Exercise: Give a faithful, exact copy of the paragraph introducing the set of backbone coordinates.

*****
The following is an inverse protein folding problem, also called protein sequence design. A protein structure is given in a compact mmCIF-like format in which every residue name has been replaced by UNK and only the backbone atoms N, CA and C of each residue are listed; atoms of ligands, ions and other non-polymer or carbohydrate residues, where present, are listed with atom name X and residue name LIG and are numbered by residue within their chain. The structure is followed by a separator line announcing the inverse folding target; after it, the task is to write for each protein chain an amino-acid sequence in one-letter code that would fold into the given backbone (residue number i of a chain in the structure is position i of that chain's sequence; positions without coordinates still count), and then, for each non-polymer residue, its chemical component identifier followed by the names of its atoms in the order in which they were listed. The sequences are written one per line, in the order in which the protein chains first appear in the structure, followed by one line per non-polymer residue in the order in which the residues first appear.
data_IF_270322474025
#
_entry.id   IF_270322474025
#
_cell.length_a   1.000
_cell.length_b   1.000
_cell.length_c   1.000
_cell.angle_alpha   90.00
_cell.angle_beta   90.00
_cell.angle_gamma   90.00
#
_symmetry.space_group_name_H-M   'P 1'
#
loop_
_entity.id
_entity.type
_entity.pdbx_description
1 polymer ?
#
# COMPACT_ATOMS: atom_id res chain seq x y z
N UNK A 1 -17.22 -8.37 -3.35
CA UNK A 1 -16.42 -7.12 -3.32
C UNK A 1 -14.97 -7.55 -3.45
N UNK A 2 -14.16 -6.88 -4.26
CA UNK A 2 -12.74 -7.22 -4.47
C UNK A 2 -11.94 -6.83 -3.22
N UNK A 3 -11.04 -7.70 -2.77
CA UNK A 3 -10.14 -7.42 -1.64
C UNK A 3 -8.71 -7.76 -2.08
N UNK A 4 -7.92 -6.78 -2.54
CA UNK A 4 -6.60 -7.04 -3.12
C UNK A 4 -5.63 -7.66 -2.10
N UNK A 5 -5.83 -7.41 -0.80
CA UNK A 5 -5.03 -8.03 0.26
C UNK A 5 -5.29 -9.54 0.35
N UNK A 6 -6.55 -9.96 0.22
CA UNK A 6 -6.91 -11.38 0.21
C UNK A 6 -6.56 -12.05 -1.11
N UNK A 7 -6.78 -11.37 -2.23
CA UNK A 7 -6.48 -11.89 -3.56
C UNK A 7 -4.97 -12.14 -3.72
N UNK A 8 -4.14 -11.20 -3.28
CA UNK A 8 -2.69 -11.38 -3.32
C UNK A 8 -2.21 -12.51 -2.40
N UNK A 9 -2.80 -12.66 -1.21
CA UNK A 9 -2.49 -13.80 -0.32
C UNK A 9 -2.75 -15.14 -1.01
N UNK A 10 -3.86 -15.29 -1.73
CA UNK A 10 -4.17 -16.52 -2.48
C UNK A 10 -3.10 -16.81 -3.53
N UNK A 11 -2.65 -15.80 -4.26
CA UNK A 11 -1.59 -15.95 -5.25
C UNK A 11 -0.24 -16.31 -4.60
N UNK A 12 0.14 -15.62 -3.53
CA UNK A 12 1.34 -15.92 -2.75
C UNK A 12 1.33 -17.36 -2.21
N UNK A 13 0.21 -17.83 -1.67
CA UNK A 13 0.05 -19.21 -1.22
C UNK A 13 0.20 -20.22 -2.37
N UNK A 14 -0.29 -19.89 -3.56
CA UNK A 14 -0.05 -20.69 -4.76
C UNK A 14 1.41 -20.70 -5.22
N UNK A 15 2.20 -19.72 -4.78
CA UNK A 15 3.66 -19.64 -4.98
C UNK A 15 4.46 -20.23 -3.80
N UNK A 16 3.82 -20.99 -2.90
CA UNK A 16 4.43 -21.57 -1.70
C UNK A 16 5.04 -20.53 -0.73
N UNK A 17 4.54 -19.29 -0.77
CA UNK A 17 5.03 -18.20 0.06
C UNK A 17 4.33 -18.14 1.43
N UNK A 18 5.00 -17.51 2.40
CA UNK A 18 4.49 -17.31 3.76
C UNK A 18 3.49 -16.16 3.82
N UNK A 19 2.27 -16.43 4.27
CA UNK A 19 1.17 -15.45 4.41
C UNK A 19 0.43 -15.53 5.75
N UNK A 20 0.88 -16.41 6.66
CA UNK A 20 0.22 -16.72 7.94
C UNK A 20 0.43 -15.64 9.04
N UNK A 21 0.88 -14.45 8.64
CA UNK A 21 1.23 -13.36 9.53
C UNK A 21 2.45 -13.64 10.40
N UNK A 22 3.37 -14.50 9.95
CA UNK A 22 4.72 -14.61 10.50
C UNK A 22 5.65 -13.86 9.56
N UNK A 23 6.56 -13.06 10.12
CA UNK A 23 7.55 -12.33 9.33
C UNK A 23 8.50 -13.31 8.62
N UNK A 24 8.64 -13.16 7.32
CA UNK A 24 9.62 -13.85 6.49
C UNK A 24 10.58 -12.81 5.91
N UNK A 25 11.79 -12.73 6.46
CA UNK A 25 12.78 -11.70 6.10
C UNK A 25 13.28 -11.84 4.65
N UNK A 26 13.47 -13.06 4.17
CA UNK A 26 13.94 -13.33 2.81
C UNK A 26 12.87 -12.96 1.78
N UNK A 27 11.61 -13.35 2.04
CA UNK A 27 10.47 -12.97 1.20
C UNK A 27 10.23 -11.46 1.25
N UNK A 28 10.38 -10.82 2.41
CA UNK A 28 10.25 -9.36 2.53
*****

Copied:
The following is an inverse protein folding problem, also called protein sequence design. A protein structure is given in a compact mmCIF-like format in which every residue name has been replaced by UNK and only the backbone atoms N, CA and C of each residue are listed; atoms of ligands, ions and other non-polymer or carbohydrate residues, where present, are listed with atom name X and residue name LIG and are numbered by residue within their chain. The structure is followed by a separator line announcing the inverse folding target; after it, the task is to write for each protein chain an amino-acid sequence in one-letter code that would fold into the given backbone (residue number i of a chain in the structure is position i of that chain's sequence; positions without coordinates still count), and then, for each non-polymer residue, its chemical component identifier followed by the names of its atoms in the order in which they were listed. The sequences are written one per line, in the order in which the protein chains first appear in the structure, followed by one line per non-polymer residue in the order in which the residues first appear.